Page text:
Accountability and Follow Through

A Vision for Continued Growth

“When I started with the district as a kindergarten teacher, I was one of a few Spanish-speaking educators in the building,” says Adan Rodriguez, a Mount Vernon School District teacher. “I’d get pulled from the classroom into the front office to translate. That was a huge red flag for me, and not how we want to serve our community best. My experience sparked my interest in equity work.”

Now, ten years later, Rodriguez is a member of the ESD 189 LEADER Initiative core team, one of many working to diversify the district’s educator workforce. The district comes to this work with solid partnerships in place with its Maestro Program. The grow-your-own program began in 2012 and involves teachers, staff and administrators at the Mount Vernon and Burlington-Edison school districts, Western Washington University’s Woodring College of Education, and Skagit Valley College, working to make the path from high school to teacher certification attainable for students from the community and representative of the majority Latinx student body.

Other, more recent, efforts include a mentors program and affinity groups for educators of color. “Mount Vernon School District is intentionally committed to racial equity and how that guides and informs our work,” says Mount Vernon School District Director of Personnel and Human Resources Jon Ronngren, another member of the LEADER core team. “I see Human Resources as ground zero in this effort. Related to hiring, we are working through pretty articulated steps in improving our practices.” He’s grateful to have Rodriguez supporting this work to reduce barriers by looking at where and how we post jobs, ensuring job descriptions and interview questions are consistent across the district and more.

Filling in the Gaps

Rodriguez brings many levels of lived experience and insights to this process. After his initial experience as one of only a few Spanish speakers in a school building, Rodriguez moved to the district’s only dual language school, where he taught third grade. After five years, he switched to his current role teaching PE and became the school’s equity lead. “That created a leadership mindset for me that goes back to the students,” he says, noting the impact of teachers that students can identify with and look up to. “When students return to visit, they wanted to talk to and interact with me. They see themselves in me.” It’s also why he’s now serving as an equity facilitator for the district and is in a degree program to gain qualifications to become an elementary school administrator.

Still, none of the people involved have illusions about the challenges in maintaining momentum and recognizing and addressing ongoing barriers. Also, the problem of budget cuts threatens the positions of the school’s newest hires. “The past two years with the pandemic have slowed this work,” says Ronngren. “We have to think creatively, make reductions and then look at ways to bring people back, keeping them connected to the district in some capacity.”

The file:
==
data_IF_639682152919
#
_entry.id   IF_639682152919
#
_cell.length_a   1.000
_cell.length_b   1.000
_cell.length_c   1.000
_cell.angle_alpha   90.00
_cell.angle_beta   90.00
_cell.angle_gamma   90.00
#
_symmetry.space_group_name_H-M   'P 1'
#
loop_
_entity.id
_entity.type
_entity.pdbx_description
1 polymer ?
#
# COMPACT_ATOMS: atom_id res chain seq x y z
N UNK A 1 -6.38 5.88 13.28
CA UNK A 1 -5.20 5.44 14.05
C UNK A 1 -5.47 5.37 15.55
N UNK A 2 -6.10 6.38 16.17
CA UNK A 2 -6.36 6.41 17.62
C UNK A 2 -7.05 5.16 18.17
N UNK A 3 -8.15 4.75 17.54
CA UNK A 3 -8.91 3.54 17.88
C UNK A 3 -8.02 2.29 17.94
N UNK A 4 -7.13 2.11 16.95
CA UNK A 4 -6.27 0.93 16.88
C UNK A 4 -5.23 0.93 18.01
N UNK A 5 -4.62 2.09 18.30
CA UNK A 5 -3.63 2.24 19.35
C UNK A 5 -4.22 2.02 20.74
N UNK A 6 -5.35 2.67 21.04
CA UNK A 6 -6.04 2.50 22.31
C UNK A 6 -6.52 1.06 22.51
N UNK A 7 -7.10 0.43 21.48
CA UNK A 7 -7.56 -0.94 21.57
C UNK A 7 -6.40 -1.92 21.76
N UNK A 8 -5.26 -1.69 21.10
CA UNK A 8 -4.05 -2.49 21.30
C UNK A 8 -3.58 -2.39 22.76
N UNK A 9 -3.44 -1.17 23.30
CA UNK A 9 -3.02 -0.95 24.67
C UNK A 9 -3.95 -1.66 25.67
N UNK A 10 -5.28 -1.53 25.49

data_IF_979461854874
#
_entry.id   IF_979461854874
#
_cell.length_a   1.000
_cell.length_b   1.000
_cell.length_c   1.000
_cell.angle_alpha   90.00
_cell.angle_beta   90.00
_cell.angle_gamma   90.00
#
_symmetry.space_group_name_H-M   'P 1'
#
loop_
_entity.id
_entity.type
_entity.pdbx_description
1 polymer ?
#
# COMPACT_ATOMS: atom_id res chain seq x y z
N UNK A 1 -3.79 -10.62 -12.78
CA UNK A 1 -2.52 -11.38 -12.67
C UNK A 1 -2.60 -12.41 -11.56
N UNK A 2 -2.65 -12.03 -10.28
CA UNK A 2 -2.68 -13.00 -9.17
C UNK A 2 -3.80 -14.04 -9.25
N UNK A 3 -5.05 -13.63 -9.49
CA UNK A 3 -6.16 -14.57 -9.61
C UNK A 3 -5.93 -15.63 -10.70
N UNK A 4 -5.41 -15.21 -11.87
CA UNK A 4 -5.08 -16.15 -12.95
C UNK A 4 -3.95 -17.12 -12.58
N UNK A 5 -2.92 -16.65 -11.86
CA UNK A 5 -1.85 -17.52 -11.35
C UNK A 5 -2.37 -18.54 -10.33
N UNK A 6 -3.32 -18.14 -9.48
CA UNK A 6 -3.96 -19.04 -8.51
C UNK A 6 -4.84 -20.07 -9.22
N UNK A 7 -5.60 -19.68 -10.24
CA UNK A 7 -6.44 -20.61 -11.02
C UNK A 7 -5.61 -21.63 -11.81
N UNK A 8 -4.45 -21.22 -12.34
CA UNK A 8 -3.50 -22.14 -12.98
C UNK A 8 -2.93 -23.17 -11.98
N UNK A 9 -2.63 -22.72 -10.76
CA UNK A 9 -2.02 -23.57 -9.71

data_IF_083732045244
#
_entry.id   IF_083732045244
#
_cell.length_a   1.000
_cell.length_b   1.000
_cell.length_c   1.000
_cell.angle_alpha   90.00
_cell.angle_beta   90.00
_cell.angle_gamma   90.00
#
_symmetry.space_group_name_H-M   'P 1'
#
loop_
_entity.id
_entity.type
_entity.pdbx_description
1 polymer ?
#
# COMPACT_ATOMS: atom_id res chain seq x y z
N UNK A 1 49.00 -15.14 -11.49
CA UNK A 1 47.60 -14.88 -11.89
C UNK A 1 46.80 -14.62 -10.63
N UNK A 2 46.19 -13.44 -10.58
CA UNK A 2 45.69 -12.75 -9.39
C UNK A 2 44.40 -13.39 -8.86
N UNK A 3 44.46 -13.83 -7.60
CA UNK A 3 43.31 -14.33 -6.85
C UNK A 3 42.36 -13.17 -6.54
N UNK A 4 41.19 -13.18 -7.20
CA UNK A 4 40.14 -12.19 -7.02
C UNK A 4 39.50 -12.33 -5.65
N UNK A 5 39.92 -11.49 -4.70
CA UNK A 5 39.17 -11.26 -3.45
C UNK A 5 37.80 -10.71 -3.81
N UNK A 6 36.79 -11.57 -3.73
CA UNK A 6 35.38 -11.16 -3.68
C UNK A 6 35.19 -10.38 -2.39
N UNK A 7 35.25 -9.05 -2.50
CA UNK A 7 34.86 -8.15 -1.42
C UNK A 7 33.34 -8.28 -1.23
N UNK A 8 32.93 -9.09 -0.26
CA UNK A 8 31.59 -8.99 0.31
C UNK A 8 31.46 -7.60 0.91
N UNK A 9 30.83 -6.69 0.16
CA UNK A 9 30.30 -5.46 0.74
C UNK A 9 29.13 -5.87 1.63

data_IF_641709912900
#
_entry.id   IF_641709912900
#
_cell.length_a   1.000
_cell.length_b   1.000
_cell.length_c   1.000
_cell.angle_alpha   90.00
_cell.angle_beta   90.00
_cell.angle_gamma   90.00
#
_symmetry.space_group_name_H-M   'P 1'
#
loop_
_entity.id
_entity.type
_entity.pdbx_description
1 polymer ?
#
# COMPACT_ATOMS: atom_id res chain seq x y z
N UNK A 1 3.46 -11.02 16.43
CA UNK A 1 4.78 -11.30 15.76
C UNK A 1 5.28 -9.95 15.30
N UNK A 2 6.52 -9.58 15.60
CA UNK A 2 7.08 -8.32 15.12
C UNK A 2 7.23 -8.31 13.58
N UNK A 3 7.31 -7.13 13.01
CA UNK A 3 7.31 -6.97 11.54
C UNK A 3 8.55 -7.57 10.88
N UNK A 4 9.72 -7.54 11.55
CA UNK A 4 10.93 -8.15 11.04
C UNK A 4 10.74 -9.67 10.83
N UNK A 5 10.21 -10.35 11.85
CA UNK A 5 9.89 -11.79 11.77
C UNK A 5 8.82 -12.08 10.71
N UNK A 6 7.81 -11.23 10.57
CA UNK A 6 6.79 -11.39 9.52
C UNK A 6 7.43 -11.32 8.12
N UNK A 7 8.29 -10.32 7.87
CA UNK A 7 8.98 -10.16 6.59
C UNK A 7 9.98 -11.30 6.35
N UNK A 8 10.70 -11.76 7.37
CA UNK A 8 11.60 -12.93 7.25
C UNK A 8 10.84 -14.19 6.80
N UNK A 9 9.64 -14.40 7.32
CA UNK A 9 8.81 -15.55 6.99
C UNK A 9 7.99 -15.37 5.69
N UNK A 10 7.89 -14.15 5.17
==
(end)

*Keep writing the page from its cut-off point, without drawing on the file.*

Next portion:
In addition to being an equity lead, part of the LEADER effort and supporting the hiring audit, Rodriguez also serves as a mentor to a student who has gone through the MAESTRO’s program. The young woman told him that going through post-secondary school was fine but that there were no jobs to apply for when she got out. “We can do better at having a plan for keeping people connected after they graduate when we don’t have positions for them,” says Rodriguez. “One idea would be to have them come in as substitutes, which we especially need right now.”

“I would like to see everyone being comfortable with difficult conversations, staff representative of the student body, and community involvement because we’ve created a welcoming environment for everyone to come in and share their thoughts.”

Adan Rodriguez

PE Teacher and Equity Leader, Mount Vernon School District

Growing in Community

Another growth area for ESD 189 are the connections in the community. Rodriguez talks about the need to honor the wisdom that community members bring. He also wants to replace assumptions with knowledge and understanding about

why people may not be connecting with the school. “People think community members don’t care, but they don’t come for a reason,” says Rodriguez. “Maybe it’s too intimidating. How do we involve them, sharing the great things they can do that we can bring into our curriculum, creating partnerships that expand our affinity groups?” This work takes time and consistency. Rodriguez describes visiting one family, and it taking six years before a student’s mother felt comfortable talking instead of having her daughter speak.

At the same time, Rodriguez would like to see faster progress in eliminating divisiveness and the fact that some people feel threatened by this progress. He sees the keys to success including continued leadership at the top, continual education, and internal growth so that more people become champions and allies, understanding why this work toward equity and a more diverse workforce is critical for students and communities. “Until everyone educates themselves, this will continue to be a need,” he says. “I’ve been in recent interviews, and when I put my equity lens on, if I hadn’t been in the room, then critical things wouldn’t have been said. Having a diverse interview team is a good thing.”

Rodriguez’s ultimate vision of the legacy of this work is for it to come naturally to people. “My vision is to get to that point where we create a call-in culture versus a call-out culture,” he says. “I would like to see everyone being comfortable with difficult conversations, staff representative of the student body, and community involvement because we’ve created a welcoming environment for everyone to come in and share their thoughts.”

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